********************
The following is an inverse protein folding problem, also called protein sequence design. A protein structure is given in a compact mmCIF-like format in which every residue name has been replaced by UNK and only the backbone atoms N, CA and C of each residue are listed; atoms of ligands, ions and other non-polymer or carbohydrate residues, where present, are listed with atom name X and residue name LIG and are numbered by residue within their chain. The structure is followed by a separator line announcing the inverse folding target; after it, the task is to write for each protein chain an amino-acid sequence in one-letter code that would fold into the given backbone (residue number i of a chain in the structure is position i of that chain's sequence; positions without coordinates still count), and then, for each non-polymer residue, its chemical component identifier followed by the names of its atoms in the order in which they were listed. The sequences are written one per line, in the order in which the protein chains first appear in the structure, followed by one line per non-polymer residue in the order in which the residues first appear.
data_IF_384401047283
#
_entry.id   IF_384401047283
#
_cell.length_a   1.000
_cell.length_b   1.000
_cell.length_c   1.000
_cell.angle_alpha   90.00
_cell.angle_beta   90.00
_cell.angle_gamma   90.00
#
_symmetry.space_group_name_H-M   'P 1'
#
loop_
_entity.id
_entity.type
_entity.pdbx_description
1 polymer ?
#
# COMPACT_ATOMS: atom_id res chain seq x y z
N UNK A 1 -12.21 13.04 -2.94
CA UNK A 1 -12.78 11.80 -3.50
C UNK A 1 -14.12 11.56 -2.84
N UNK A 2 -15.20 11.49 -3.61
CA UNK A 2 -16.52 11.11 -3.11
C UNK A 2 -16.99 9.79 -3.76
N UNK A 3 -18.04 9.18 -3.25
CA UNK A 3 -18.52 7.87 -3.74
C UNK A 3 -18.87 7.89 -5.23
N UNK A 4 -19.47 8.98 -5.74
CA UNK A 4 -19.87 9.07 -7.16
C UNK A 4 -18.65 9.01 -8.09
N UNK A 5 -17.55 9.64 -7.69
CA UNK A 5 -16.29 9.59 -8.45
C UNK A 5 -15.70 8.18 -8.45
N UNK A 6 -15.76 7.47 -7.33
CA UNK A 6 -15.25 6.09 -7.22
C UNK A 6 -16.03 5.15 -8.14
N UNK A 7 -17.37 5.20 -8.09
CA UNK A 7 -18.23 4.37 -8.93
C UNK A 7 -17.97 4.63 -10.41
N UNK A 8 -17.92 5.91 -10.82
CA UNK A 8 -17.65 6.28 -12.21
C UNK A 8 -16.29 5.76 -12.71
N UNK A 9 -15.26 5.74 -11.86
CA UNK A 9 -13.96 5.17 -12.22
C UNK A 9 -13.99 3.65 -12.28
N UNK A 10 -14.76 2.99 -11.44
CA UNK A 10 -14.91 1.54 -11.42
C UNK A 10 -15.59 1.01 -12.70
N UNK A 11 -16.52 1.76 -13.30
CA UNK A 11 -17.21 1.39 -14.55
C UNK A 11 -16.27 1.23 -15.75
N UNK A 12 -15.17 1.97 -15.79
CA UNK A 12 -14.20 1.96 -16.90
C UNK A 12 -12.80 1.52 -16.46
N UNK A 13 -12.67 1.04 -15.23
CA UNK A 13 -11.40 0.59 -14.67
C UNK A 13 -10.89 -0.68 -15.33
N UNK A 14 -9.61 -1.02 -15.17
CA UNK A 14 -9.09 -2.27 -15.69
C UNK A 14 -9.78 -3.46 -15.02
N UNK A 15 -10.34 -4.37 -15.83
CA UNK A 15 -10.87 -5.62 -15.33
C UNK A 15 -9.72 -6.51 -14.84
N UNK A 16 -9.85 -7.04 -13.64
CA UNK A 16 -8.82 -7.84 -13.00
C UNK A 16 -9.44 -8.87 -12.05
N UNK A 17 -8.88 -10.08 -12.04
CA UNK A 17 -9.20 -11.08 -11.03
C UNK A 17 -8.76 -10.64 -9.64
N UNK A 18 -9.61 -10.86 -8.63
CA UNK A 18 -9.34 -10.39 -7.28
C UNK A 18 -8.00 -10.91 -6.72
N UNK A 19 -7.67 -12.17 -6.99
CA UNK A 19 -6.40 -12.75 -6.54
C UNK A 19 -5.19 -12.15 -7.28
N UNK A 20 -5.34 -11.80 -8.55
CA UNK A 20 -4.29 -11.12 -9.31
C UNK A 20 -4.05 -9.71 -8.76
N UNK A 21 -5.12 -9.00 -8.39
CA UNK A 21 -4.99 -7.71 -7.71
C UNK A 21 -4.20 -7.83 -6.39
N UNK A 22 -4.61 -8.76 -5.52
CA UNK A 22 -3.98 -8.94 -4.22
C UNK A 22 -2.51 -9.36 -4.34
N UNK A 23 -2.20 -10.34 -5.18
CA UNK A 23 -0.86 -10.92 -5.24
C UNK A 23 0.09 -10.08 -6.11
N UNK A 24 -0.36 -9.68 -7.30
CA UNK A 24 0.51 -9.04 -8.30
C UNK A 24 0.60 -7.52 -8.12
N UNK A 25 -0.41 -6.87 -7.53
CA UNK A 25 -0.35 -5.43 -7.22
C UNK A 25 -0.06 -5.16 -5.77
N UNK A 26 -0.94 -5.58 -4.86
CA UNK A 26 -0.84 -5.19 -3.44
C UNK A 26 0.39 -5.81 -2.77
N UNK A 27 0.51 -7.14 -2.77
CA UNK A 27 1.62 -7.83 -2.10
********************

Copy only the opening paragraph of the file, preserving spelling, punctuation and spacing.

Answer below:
The following is an inverse protein folding problem, also called protein sequence design. A protein structure is given in a compact mmCIF-like format in which every residue name has been replaced by UNK and only the backbone atoms N, CA and C of each residue are listed; atoms of ligands, ions and other non-polymer or carbohydrate residues, where present, are listed with atom name X and residue name LIG and are numbered by residue within their chain. The structure is followed by a separator line announcing the inverse folding target; after it, the task is to write for each protein chain an amino-acid sequence in one-letter code that would fold into the given backbone (residue number i of a chain in the structure is position i of that chain's sequence; positions without coordinates still count), and then, for each non-polymer residue, its chemical component identifier followed by the names of its atoms in the order in which they were listed. The sequences are written one per line, in the order in which the protein chains first appear in the structure, followed by one line per non-polymer residue in the order in which the residues first appear.